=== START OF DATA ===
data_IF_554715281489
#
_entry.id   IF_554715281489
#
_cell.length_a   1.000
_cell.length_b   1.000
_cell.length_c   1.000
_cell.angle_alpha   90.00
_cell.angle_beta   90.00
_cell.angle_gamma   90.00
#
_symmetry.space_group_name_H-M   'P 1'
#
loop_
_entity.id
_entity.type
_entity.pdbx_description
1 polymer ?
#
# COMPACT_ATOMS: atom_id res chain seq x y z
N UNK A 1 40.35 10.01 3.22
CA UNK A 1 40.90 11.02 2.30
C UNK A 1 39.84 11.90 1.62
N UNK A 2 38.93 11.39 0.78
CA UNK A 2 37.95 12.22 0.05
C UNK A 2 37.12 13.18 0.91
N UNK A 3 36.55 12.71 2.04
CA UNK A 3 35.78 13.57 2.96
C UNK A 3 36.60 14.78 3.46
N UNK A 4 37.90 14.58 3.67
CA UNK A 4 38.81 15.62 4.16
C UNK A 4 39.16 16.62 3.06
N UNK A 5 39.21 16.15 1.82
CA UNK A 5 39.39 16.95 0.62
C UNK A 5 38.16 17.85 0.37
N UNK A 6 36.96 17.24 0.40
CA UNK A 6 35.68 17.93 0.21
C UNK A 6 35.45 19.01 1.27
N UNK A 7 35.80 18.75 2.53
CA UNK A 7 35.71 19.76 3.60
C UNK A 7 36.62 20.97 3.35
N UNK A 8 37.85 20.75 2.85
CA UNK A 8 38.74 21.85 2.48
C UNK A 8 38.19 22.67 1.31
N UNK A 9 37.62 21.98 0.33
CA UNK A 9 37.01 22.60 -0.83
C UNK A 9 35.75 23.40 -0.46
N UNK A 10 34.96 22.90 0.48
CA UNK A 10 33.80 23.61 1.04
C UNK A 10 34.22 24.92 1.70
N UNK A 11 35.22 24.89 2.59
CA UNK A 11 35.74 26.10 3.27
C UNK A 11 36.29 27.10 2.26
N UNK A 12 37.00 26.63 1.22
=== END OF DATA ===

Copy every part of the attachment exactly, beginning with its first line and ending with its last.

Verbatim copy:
data_IF_554715281489
#
_entry.id   IF_554715281489
#
_cell.length_a   1.000
_cell.length_b   1.000
_cell.length_c   1.000
_cell.angle_alpha   90.00
_cell.angle_beta   90.00
_cell.angle_gamma   90.00
#
_symmetry.space_group_name_H-M   'P 1'
#
loop_
_entity.id
_entity.type
_entity.pdbx_description
1 polymer ?
#
# COMPACT_ATOMS: atom_id res chain seq x y z
N UNK A 1 40.35 10.01 3.22
CA UNK A 1 40.90 11.02 2.30
C UNK A 1 39.84 11.90 1.62
N UNK A 2 38.93 11.39 0.78
CA UNK A 2 37.95 12.22 0.05
C UNK A 2 37.12 13.18 0.91
N UNK A 3 36.55 12.71 2.04
CA UNK A 3 35.78 13.57 2.96
C UNK A 3 36.60 14.78 3.46
N UNK A 4 37.90 14.58 3.67
CA UNK A 4 38.81 15.62 4.16
C UNK A 4 39.16 16.62 3.06
N UNK A 5 39.21 16.15 1.82
CA UNK A 5 39.39 16.95 0.62
C UNK A 5 38.16 17.85 0.37
N UNK A 6 36.96 17.24 0.40
CA UNK A 6 35.68 17.93 0.21
C UNK A 6 35.45 19.01 1.27
N UNK A 7 35.80 18.75 2.53
CA UNK A 7 35.71 19.76 3.60
C UNK A 7 36.62 20.97 3.35
N UNK A 8 37.85 20.75 2.85
CA UNK A 8 38.74 21.85 2.48
C UNK A 8 38.19 22.67 1.31
N UNK A 9 37.62 21.98 0.33
CA UNK A 9 37.01 22.60 -0.83
C UNK A 9 35.75 23.40 -0.46
N UNK A 10 34.96 22.90 0.48
CA UNK A 10 33.80 23.61 1.04
C UNK A 10 34.22 24.92 1.70
N UNK A 11 35.22 24.89 2.59
CA UNK A 11 35.74 26.10 3.27
C UNK A 11 36.29 27.10 2.26
N UNK A 12 37.00 26.63 1.22